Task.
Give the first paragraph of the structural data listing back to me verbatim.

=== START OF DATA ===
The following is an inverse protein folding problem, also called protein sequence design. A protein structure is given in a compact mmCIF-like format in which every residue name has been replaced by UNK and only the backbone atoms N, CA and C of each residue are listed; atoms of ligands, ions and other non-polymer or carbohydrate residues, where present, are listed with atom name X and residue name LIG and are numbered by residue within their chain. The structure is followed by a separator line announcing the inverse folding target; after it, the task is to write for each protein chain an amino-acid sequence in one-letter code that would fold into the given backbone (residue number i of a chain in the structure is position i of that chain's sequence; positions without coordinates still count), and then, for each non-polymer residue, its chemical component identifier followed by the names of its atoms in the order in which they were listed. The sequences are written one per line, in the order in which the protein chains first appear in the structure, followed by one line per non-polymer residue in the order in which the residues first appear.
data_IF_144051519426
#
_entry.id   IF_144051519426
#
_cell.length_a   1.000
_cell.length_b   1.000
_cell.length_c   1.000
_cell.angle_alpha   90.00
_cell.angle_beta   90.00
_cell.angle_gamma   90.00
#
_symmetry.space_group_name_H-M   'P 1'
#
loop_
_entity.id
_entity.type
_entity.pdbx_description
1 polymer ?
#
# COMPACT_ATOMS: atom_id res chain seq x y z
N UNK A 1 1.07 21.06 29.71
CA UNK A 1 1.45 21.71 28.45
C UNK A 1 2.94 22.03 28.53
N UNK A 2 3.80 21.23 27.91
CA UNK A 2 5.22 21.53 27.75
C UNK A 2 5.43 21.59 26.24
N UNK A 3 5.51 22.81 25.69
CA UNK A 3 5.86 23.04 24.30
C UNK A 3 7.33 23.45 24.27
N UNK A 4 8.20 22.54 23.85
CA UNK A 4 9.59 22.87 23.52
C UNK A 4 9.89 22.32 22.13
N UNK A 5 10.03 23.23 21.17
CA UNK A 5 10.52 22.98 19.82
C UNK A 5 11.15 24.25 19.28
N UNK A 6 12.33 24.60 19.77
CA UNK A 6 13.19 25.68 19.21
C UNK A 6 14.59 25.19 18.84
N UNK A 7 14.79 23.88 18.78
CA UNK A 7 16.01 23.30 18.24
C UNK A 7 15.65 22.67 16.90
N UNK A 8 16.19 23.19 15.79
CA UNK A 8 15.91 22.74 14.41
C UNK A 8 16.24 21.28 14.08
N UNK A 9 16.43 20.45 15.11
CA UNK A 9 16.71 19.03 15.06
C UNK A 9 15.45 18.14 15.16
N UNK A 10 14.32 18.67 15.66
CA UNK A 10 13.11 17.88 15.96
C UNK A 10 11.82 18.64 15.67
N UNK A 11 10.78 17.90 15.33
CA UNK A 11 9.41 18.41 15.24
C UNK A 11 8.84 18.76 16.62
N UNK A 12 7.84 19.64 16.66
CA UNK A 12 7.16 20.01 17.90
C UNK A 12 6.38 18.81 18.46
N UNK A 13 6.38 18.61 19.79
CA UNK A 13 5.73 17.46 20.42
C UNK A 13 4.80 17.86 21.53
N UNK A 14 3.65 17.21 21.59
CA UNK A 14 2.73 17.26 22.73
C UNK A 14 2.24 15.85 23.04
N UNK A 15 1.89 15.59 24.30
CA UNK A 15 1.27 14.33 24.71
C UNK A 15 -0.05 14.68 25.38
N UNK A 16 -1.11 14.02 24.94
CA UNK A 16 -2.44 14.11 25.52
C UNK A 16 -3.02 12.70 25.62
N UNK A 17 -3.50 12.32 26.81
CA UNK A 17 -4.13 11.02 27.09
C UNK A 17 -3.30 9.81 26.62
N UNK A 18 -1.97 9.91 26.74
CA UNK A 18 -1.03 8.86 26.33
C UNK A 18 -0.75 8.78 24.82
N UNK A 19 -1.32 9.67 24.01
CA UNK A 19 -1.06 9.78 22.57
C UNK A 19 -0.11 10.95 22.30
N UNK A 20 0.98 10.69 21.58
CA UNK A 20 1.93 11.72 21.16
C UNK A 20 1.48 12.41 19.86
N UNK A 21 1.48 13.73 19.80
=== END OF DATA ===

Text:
The following is an inverse protein folding problem, also called protein sequence design. A protein structure is given in a compact mmCIF-like format in which every residue name has been replaced by UNK and only the backbone atoms N, CA and C of each residue are listed; atoms of ligands, ions and other non-polymer or carbohydrate residues, where present, are listed with atom name X and residue name LIG and are numbered by residue within their chain. The structure is followed by a separator line announcing the inverse folding target; after it, the task is to write for each protein chain an amino-acid sequence in one-letter code that would fold into the given backbone (residue number i of a chain in the structure is position i of that chain's sequence; positions without coordinates still count), and then, for each non-polymer residue, its chemical component identifier followed by the names of its atoms in the order in which they were listed. The sequences are written one per line, in the order in which the protein chains first appear in the structure, followed by one line per non-polymer residue in the order in which the residues first appear.